...the latest issue of Maisonneuve , a cool magazine that I'm proud to say is published in Montreal. I'm trying to convince all my friends to subscribe, though I realize it's perhaps not the rag for everyone. It's edgy, irreverent, funny and original. In every issue, there's at least one article where you think "the author's making this up, it's just too wierd," but a quick google and lo and behold, the world rock-scissor-paper chapionships really did take place in some forgetable town in New Jersey. I'd love to send a gift subscription to my father, just to let him know what life is like here, but it sometimes publishes articles in which homosexuality is tacitly approved of, so I think I'll hold off.

Like all good "literary" mags, it publishes a few token poems, some excelent, some that leave me shaking my head. One that made me laugh but which I wonder, in honesty, how it made it to print is " If Paris Hilton Wrote Poetry". It's been among the top ten artilcles on the web site for months.

Monday, November 15, 2004

Lost in space

If, like me, you spent too many hours of your teenage years in video arcades, then you'll probably find celestia pretty darn cool. What amazes me is that this is free. I spent hours last night in orbit around Mars, chasing down the Mars Express orbiter. How geeky is that?

Friday, November 12, 2004


The notes connect me to a human
continuum that stretches back to the Awakening,
each melody dripping the blood of players past,
every one in the audience,

I feel their weight in my breath,
steady gazes challenging me
to abandon math,
abandon myself to love…

…and they take wing like mayflies
emerging from a river

condensing into movement
of lips and hands
of hips and magic wands

flutter about the room,
landing on tables, in hair,
clinging exhausted to clothes,
drunk on the euphoria of flight

fly into ears to lay eggs
larvae growing into associations,
feeding on memories of cigarette smoke,
weak beer, the colour of your eyes

spiral away
their small yellow songs, our oxygen
a flash of rapture
a nameless but beheld resurrection

Thursday, November 11, 2004

Red pajamas and red wine

S. is dancing around the kitchen in the red flannel penguin pajamas and penguin socks I bought her in Calgary to make up for the fact that I left her alone for a week. And while she was impressed and thrilled that I had dared to buy her clothes (after almost 16 years, I'm starting to take chances) she still had to go back to La Sensa to exchange them. I was sure a medium would fit her but forgot to take into account how unbelievably silly women's fashion is. Who would have thought that pajama bottoms would be low-rise? (can you see me shaking my head?) So now they're comfortable in the waist but baggy everywhere else. Oh well, they are pajamas...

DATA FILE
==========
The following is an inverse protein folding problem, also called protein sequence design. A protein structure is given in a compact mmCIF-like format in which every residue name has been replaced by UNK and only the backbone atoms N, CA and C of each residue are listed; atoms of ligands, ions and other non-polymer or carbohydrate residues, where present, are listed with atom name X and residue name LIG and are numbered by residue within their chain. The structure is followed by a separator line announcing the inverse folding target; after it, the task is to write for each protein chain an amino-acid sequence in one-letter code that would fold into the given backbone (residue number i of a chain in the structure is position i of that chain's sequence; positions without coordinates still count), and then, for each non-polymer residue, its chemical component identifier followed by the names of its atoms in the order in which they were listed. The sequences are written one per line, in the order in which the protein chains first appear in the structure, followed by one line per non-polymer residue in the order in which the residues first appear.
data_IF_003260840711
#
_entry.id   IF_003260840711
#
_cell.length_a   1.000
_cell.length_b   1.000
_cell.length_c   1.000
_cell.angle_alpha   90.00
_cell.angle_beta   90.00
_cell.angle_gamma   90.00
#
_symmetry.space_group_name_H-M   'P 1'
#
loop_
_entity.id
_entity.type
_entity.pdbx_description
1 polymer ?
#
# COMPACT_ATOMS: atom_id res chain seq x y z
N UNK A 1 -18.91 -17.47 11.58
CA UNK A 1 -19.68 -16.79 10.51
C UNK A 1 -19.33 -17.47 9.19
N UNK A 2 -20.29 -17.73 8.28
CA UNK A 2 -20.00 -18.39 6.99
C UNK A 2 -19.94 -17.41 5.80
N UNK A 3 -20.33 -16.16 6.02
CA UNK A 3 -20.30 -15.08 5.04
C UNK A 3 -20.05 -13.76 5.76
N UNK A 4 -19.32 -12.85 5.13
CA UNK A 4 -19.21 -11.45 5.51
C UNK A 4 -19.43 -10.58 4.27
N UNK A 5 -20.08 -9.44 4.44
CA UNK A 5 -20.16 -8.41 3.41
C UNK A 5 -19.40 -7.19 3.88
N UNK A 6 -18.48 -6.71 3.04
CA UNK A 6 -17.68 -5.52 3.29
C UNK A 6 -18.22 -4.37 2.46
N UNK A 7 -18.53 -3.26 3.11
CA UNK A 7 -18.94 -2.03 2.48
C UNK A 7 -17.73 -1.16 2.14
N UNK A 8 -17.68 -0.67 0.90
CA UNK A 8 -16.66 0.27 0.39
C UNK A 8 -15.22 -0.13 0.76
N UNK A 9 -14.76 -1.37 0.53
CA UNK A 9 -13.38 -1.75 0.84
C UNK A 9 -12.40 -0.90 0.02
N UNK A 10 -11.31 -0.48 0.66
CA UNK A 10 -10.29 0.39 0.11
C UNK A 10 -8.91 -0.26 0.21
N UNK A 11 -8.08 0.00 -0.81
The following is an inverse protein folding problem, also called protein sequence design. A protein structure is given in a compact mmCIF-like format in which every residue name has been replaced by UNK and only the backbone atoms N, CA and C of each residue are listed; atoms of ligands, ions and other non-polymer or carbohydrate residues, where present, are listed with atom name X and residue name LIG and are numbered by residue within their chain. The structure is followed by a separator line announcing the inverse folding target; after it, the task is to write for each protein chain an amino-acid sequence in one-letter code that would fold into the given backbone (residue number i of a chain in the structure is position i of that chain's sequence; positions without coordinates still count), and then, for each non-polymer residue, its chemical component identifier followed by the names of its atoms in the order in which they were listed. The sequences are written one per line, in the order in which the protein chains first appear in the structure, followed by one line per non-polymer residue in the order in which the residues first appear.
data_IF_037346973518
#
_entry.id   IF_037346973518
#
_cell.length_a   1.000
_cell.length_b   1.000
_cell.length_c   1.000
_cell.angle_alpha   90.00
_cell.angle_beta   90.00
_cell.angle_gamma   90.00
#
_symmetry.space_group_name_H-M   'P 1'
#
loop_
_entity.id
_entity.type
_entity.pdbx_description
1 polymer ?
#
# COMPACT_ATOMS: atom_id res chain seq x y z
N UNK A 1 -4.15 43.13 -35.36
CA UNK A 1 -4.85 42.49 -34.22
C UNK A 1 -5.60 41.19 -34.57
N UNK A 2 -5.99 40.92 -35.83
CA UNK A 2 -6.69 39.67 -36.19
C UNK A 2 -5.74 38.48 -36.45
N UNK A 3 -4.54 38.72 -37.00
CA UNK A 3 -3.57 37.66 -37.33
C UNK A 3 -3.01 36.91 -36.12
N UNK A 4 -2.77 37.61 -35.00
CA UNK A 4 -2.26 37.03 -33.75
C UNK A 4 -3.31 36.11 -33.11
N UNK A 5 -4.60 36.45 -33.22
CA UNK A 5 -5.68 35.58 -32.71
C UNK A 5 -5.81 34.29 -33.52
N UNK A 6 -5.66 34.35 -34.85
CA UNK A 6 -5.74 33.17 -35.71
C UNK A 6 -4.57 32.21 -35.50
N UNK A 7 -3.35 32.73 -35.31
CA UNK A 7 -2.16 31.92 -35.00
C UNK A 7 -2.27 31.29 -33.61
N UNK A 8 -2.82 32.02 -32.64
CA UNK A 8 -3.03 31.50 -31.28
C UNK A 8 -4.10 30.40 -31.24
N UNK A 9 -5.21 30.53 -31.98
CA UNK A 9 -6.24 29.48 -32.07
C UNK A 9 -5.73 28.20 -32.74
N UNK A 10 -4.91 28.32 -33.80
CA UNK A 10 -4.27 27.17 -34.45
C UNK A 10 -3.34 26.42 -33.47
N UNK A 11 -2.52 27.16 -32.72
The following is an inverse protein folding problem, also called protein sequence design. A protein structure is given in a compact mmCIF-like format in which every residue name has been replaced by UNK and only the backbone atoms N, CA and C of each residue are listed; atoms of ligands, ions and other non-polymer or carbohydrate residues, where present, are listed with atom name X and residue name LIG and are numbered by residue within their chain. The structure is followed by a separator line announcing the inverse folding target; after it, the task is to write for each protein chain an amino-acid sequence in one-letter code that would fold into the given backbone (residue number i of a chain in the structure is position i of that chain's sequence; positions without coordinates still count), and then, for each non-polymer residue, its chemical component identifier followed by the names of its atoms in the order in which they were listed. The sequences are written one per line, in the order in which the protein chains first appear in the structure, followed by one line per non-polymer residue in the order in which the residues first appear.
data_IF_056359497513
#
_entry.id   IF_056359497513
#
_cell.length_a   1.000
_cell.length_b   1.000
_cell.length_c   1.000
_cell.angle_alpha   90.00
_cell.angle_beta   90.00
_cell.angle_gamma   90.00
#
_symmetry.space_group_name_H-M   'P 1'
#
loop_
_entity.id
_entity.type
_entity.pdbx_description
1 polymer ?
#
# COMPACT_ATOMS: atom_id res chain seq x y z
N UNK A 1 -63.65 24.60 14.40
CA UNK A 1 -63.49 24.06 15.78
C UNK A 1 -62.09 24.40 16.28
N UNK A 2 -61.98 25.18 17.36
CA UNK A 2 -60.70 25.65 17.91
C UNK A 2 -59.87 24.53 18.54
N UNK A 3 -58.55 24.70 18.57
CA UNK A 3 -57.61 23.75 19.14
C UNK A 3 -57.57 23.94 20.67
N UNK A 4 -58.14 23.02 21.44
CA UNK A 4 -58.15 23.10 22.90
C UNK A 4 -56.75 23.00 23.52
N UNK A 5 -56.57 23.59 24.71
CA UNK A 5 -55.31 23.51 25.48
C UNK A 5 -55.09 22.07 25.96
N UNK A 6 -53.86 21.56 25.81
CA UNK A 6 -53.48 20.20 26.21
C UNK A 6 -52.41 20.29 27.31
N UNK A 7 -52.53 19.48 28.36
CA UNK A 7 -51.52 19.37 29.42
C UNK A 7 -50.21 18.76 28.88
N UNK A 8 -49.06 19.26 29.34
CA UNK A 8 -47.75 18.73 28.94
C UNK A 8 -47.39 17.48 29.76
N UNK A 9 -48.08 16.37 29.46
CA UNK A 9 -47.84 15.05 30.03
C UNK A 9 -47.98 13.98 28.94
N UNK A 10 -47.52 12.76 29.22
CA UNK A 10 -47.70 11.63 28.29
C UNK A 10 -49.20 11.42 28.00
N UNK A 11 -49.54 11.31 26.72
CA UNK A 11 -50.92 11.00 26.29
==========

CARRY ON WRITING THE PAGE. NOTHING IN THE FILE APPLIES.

What is it about November that makes me want to cook with a glass of red wine in my hand. This never happens in the summer. Alas, no red wine is on hand, and a beer will have to do. Fortification for what's to come: S. is going to teach me what I missed in last week's salsa lesson (and how I got roped into dance classes, I'll never figure out). OK, I admit it, it's kind of fun, and the music is cool. Just don't ask me to dance with anyone else.

Wednesday, November 10, 2004

My apologies to FFTMC readers

I've been away helping put Gramps (that's what we call my grandfather, with great affection) in a nursing home. If ever there was a case for staying active mentally and physically, he is one. Do the crossword every day (preferably the NY Times), run, walk or ride your bike whenever you can. There's a poem here somewhere, but I'm not sure if and when I'll be able to write it.

On the up side, it was nice to see the family (six days was perfect). My nephews are getting to be at that really fun age between 6 and 12, though I have high hopes--perhaps unrealistic--that "Uncle Pete" will still be cool when they're teenagers.

Monday, November 01, 2004

In the mail today...

A book of poems called Meditations that I had ordered from an antiquarian book store in Toronto. The book is by Fred Cogswell, a fine Canadian poet and a longtime editor of this country's longest running literary journal, The Fiddlehead (BTW, on that site, scroll down and read a fantastic poem by Elise Partridge, "Chameleon Hours.") Cogswell died this past summer and latest issue of The Fiddlehead has a number of tributes to him. One of them spoke of this book, and I was so intrigued I immediately searched the web and found a used copy. It's even signed by the author himself: "For Joy, with all good wishes, Fred Cogswell." Seems like a fitting and neutral dedication, especially since one of the poems in the book is entitled "Joy." But the remarkable thing about this book is that it's a collection of 50 sestinas. It seems to me that publishing a book of sestinas 20 years ago, when Everybody and their Dogs were writing free verse, took a lot of guts. But, as he writes in the first poem "[...] the house of poesy/ Has many rooms. The one most crowded now/ Is that you name [...]" (i.e., free verse).

The other Canadian poet I've been reading of late is Anne Hébert. In a used book store on St-Denis, I picked up a collection of her work published in 1960 called Poèmes. Unlike the copy of Meditations, this book has been read many times and isn't in nearly as good shape, but it's readable, and that's all that matters to me. One of her most well-known poems is Le tombeau des rois (disclaimer: since she died in 2000, I'm pretty sure her work is not yet in the public domain, so the web page I'm linking to may be breaking copyright, though then again, it may not be). There are several translations of this poem, but I'm just itching to do one of my own.